Saturday, January 05, 2013

Normal word order

Word order in a sentence

What to avoid:

1. Never place anything between a verb and its object.

  • I sent yesterday all the documents. (Here all the documents is the object of the verb sent)
2. Always put place expressions before time expressions.

Instead of writing

  • We went after the lecture to the coffee-shop.
  • We went to the coffee-shop after the lecture.
In the above sentence coffee shop is the place expression and after the lecture is the time expression.

Wednesday, January 02, 2013

Beside versus Besides

Beside (without the s) is a preposition that means next to, along side of, at the side of
  • "The tree that is beside the running water is fresher and gives more fruit" ~ Saint Teresa
  • The little girl was sitting beside her mother.
  • A man should stand beside his woman.
  • Who is the big girl sitting beside Anne?
Besides (with the s) can act as a preposition or a conjunctive adverb.

Besides means moreover, in addition, also, as well, in any case when it acts as a conjunctive adverb.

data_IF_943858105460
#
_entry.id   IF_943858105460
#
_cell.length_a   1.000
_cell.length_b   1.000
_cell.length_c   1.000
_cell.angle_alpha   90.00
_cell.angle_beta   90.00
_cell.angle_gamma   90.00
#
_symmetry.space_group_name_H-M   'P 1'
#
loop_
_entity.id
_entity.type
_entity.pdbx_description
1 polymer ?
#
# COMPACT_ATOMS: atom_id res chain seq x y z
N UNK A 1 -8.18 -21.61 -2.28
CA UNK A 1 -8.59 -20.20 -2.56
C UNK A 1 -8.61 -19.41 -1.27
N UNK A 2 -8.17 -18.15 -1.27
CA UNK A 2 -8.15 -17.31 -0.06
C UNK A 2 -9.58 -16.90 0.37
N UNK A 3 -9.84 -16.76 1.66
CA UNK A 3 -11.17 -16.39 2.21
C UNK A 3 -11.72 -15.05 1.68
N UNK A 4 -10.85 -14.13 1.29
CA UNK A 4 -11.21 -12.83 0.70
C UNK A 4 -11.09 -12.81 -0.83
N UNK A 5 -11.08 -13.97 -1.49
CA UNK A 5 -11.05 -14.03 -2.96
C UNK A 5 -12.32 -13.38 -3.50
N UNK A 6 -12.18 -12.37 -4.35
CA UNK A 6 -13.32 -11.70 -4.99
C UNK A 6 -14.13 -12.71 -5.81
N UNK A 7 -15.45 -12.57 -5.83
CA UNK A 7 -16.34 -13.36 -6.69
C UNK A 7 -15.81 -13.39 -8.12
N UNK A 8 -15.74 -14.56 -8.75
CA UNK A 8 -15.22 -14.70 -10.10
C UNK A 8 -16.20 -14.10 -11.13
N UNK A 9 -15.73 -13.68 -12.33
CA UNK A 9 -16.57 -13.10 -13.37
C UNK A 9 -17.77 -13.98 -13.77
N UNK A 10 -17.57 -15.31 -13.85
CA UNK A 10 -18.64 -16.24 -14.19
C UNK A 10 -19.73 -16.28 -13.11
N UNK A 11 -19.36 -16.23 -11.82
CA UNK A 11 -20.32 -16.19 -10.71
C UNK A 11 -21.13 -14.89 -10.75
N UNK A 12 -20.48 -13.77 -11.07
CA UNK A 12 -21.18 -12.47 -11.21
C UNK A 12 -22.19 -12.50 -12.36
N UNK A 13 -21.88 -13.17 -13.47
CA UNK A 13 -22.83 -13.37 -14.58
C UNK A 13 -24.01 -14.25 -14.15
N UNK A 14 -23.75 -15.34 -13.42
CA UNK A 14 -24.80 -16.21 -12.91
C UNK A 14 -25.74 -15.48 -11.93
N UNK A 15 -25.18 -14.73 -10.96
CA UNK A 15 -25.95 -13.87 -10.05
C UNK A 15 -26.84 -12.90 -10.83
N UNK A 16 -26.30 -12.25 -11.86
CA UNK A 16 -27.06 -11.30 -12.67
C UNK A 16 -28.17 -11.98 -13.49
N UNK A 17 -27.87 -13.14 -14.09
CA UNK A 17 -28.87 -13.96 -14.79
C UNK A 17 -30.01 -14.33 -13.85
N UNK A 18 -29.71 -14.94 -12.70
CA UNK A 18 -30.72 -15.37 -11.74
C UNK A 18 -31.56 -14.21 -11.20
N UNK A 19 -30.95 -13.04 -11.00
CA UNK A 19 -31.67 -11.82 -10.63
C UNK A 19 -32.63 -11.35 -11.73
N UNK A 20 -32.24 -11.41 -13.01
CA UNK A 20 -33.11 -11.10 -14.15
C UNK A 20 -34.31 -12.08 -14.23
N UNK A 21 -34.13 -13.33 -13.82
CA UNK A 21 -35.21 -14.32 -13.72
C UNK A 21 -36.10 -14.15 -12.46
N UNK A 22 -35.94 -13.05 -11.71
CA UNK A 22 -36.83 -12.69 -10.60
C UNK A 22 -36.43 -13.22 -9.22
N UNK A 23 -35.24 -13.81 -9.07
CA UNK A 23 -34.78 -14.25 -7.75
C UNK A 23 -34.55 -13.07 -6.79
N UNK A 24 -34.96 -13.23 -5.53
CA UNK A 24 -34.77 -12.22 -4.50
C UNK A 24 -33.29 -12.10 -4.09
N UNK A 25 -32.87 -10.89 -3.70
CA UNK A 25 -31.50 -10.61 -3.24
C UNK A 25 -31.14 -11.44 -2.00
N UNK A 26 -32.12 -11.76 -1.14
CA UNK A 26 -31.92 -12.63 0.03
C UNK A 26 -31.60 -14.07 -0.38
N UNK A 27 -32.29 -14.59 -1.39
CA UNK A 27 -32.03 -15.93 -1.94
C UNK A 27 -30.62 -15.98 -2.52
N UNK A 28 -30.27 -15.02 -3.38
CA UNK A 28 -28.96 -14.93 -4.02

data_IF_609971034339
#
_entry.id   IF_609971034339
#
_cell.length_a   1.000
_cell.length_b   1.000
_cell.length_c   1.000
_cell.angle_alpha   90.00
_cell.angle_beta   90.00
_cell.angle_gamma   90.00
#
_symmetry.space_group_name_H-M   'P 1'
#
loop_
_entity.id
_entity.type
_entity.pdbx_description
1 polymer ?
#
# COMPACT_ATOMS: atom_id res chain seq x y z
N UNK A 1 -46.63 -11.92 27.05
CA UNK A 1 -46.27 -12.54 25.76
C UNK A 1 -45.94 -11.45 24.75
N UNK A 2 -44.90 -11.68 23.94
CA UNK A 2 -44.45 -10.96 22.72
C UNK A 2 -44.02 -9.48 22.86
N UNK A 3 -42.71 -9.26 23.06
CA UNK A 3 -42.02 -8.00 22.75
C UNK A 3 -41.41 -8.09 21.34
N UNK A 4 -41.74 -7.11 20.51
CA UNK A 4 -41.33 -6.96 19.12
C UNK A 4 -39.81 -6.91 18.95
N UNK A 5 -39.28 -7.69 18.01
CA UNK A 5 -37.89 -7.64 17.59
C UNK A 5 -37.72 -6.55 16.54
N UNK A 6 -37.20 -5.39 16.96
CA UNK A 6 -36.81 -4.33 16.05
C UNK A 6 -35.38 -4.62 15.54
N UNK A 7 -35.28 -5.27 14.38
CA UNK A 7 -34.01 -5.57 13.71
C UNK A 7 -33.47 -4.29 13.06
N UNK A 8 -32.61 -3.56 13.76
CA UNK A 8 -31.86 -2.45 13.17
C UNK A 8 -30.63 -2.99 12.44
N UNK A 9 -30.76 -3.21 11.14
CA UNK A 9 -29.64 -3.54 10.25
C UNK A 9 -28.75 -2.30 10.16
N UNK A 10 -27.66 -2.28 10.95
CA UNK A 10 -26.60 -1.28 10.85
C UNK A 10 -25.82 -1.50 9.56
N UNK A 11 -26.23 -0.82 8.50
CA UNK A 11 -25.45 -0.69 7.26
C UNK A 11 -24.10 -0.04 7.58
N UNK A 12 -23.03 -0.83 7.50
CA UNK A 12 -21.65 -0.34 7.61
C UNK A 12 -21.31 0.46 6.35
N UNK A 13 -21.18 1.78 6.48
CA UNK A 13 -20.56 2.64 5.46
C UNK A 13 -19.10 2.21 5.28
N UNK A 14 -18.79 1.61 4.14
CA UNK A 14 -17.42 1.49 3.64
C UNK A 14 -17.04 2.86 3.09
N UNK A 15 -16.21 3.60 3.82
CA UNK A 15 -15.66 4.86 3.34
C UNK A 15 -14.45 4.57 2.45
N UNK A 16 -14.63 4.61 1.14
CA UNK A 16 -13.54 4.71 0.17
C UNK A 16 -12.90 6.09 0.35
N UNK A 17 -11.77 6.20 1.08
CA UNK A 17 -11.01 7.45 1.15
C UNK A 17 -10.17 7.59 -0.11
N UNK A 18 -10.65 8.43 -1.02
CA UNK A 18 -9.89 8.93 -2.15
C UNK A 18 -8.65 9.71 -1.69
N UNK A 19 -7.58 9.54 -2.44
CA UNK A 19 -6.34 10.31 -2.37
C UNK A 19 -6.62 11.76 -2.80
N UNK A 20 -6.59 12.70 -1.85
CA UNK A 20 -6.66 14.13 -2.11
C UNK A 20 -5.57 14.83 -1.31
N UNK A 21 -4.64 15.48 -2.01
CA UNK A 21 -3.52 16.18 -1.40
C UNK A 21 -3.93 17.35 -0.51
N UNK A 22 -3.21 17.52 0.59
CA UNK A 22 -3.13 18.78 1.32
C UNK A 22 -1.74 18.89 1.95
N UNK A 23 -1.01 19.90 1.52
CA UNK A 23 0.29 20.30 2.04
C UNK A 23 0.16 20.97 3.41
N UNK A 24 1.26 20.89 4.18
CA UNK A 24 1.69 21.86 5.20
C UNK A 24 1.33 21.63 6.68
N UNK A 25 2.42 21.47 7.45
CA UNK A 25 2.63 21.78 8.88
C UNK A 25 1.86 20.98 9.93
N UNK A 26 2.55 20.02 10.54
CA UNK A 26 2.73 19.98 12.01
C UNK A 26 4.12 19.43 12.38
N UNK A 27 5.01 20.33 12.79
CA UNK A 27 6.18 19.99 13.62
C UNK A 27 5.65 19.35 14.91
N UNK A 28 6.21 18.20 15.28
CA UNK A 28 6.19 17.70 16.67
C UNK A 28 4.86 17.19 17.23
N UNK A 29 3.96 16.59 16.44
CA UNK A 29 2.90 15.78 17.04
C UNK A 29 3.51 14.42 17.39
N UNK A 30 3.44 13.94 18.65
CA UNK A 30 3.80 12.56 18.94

• Besides chocolate, you will also need a second flavoring in the ice-cream.
  • I don't like those earrings; besides, they're t costly.
  • I'm to exhausted to type the report tonight; besides, it's not due until next week.
  • He is naive, immature and irritable; besides, he is too young for you.
Besides means except when it acts as a preposition.
  • No one besides her mother knew her secret.
  • No one besides the trainer could control the dog.
  • Nobody besides Sam can deal with her
  • No one besides Sam would use such an offending tone.

Beside oneself: very surprised; greatly agitated; in a state of extreme, uncontrolled emotion

  • He was beside himself with anger.
Beside the point: not relevant or important
  • Your idea is beside the point.